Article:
A new London exhibition, Building Images, showcases photography and architecture’s symbiotic relationship, exploring the way we sense and experience space across the world.
Photography and architecture form an unlikely alliance. Photography is time, architecture is space. Architecture is volume, photography is flat. Buildings are made to last, where photography is endlessly reproducible, endlessly malleable, in our digital age.
Yet since the photograph’s conception, the two have been inseparable. Be it a bitumen-coated plate or a memory card, photography is our primary medium to communicate and digest architecture, constantly transforming how we perceive and value the world.
Building Images, an exhibition of the best architectural photography worldwide, explores the complexity and power of this relationship, showcasing a myriad of interpretations and representations some of the world’s most renowned architectural photographers have to offer.
The exhibition, which opens on the 4th of February, features the winning images from The Arcaid Images Architectural Photography Awards 2015.
Divided into four categories methodology – Building in use, Exteriors, Interiors and Sense of Place – Building Images demonstrates a broad range of photographic styles and approaches to the medium as well as featuring a diverse set of outstanding architectural forms.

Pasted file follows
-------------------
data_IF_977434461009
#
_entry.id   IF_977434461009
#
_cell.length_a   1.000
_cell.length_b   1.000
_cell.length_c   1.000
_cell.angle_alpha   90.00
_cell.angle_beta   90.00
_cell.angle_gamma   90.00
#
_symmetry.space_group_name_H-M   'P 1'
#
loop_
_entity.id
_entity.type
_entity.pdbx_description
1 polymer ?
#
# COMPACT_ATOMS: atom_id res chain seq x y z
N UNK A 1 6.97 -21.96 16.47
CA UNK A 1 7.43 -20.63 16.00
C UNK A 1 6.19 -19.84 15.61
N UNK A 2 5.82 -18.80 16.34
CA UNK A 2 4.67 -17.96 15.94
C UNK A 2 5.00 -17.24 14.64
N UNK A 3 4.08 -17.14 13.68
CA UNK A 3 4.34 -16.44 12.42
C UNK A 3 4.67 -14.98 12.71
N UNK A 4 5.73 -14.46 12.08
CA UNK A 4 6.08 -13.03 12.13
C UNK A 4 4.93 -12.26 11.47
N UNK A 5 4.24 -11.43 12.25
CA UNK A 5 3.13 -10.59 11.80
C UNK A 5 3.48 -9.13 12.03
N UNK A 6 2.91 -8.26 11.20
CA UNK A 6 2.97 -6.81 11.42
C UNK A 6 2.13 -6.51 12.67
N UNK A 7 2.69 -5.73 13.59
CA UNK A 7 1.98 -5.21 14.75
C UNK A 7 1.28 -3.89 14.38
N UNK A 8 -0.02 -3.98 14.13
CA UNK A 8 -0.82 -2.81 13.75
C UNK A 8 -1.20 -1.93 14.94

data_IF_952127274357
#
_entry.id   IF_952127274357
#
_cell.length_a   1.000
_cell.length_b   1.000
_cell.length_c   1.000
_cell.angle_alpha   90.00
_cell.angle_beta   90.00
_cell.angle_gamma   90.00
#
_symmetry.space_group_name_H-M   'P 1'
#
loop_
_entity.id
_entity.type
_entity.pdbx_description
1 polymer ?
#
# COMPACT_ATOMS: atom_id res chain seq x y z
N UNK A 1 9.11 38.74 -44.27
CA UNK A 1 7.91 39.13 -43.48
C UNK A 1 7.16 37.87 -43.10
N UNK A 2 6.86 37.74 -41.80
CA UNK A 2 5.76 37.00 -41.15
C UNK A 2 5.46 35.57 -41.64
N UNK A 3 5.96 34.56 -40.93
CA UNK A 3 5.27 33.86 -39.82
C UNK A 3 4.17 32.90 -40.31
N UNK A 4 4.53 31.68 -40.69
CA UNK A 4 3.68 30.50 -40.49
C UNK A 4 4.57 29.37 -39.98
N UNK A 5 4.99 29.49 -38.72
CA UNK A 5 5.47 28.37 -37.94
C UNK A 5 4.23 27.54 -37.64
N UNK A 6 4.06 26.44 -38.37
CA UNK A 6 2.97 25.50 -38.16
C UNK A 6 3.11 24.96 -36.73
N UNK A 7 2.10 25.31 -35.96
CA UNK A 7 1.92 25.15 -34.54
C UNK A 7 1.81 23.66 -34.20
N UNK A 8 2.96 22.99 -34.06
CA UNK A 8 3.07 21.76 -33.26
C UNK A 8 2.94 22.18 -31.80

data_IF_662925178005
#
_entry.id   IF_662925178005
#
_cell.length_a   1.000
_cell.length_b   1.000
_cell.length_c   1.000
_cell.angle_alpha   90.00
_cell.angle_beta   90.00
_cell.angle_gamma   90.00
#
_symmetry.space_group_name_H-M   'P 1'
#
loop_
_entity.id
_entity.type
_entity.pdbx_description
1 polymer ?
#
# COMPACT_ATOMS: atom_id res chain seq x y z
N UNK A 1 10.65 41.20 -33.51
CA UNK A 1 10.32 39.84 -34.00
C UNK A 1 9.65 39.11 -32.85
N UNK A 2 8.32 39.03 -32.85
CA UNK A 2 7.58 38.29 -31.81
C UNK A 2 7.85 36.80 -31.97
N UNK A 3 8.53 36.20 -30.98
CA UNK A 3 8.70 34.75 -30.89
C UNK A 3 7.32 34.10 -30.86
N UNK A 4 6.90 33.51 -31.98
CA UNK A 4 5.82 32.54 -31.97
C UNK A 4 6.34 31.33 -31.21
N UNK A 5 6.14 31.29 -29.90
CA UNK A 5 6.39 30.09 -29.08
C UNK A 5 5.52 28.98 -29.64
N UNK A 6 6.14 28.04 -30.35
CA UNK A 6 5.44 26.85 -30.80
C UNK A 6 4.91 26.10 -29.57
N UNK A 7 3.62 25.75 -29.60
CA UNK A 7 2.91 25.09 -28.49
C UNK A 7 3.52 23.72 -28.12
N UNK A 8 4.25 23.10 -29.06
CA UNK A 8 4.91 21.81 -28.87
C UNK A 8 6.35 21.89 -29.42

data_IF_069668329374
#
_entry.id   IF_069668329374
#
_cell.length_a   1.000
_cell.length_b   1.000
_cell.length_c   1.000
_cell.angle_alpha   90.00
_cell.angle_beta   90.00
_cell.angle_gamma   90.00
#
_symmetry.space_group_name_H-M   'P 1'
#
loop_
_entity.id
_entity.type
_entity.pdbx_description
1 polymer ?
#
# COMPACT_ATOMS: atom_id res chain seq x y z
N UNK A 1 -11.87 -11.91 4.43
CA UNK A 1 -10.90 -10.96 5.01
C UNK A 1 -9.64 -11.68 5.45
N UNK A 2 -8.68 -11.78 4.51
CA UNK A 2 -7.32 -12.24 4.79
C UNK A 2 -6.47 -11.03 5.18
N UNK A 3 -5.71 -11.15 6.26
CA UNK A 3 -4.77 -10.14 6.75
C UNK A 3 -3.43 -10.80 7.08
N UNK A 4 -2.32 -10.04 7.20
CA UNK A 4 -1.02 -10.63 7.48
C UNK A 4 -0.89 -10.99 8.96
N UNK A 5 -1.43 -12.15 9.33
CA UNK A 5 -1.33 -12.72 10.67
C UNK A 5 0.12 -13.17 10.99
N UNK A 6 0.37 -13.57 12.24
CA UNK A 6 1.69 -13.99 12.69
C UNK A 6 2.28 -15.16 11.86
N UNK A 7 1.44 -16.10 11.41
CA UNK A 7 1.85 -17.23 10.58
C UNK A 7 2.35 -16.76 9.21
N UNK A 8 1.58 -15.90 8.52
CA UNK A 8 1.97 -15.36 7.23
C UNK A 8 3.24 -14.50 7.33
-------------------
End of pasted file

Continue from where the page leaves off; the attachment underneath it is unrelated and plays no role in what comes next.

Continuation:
Work from overall winner Fernando Guerra will be shown alongside the short listed entrants, Iñigo Bujedo Aguirre, Doublespace, Christopher Frederick Jones, Laurian Ghinitoiu, Mark Gorton, Ryan Koopmans Lingfei Tan and Song Han, Mads Mogensen, Tom Roe, Ieva Saudargaitė, Su Shengliang, Grant Smith and Jeremie Souteyrat.
“Photographers are conveyors of the architectural experience,” says Sto Werkstatt’s curator Amy Croft. “Photography has the unique ability to explore and represent architectural space and form, and even to express fundamental architectural concepts.
“It is our hope that, through this exhibition, we will spark a wider debate on the use of imagery in the digital era as well as the importance of visual communication tools within the architecture and design industry.”
The exhibition will be accompanied by a series of talks and seminars, where the public will have the opportunity to explore further the medium of photography in architecture.
Building Images is free and open to the public from 5 February to 25 March 2016 at Sto Werkstatt. For more information go here.